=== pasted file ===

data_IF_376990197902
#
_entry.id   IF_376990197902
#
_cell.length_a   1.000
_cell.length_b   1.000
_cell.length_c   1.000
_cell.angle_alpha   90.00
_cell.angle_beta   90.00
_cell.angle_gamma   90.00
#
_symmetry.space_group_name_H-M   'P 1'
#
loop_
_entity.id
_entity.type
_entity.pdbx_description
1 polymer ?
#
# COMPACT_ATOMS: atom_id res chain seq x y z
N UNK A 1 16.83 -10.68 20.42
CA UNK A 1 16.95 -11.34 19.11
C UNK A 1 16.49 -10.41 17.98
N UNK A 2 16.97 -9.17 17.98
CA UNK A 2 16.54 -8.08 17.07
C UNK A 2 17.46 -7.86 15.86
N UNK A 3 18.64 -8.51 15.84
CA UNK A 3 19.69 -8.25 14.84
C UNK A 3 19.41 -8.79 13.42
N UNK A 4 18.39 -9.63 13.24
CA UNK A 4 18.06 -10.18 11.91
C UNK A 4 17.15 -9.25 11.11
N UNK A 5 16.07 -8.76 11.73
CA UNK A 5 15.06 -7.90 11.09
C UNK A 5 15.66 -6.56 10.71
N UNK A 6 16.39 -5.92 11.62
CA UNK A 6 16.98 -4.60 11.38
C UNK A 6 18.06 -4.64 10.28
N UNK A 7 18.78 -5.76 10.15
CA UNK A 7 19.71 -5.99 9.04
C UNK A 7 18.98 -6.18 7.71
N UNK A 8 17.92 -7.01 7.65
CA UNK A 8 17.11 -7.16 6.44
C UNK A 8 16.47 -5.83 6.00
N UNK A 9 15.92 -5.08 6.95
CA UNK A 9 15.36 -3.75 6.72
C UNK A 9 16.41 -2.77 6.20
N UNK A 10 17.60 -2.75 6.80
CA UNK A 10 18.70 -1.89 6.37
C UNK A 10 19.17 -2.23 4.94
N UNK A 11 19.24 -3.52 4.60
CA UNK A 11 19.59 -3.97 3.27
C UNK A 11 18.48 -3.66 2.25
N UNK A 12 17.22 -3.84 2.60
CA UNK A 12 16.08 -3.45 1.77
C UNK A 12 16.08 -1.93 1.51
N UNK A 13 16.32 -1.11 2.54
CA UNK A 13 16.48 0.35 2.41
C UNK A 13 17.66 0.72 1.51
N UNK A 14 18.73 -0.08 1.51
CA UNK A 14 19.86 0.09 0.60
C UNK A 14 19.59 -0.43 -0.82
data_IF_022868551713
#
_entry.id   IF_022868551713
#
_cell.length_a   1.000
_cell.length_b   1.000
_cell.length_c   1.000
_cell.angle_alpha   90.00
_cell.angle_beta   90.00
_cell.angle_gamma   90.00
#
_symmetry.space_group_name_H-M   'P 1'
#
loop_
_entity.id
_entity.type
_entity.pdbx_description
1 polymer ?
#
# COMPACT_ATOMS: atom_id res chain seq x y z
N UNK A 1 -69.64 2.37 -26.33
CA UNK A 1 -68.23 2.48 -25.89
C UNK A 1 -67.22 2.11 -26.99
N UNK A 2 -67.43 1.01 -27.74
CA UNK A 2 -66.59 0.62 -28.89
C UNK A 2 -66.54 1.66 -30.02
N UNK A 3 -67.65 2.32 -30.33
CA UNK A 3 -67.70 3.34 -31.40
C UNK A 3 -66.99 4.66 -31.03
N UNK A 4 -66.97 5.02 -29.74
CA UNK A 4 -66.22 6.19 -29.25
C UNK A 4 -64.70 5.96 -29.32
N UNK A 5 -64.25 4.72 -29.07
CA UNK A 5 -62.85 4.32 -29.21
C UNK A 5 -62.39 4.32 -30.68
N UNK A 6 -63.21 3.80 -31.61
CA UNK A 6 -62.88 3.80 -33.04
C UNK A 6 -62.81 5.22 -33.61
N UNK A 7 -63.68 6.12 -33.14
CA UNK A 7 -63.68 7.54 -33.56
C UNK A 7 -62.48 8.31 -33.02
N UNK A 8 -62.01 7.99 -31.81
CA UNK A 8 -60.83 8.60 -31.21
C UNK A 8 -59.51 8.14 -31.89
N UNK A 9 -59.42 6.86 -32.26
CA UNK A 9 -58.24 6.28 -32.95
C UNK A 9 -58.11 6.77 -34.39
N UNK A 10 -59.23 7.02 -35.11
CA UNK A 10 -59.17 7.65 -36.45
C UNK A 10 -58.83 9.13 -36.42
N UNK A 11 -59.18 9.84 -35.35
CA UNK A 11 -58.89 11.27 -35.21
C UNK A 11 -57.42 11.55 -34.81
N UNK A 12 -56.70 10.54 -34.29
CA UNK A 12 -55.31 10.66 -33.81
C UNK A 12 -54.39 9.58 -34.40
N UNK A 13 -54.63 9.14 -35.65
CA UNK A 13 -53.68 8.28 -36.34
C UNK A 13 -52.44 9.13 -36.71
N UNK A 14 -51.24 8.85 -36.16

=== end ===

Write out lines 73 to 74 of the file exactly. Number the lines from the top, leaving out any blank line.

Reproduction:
#
_symmetry.space_group_name_H-M   'P 1'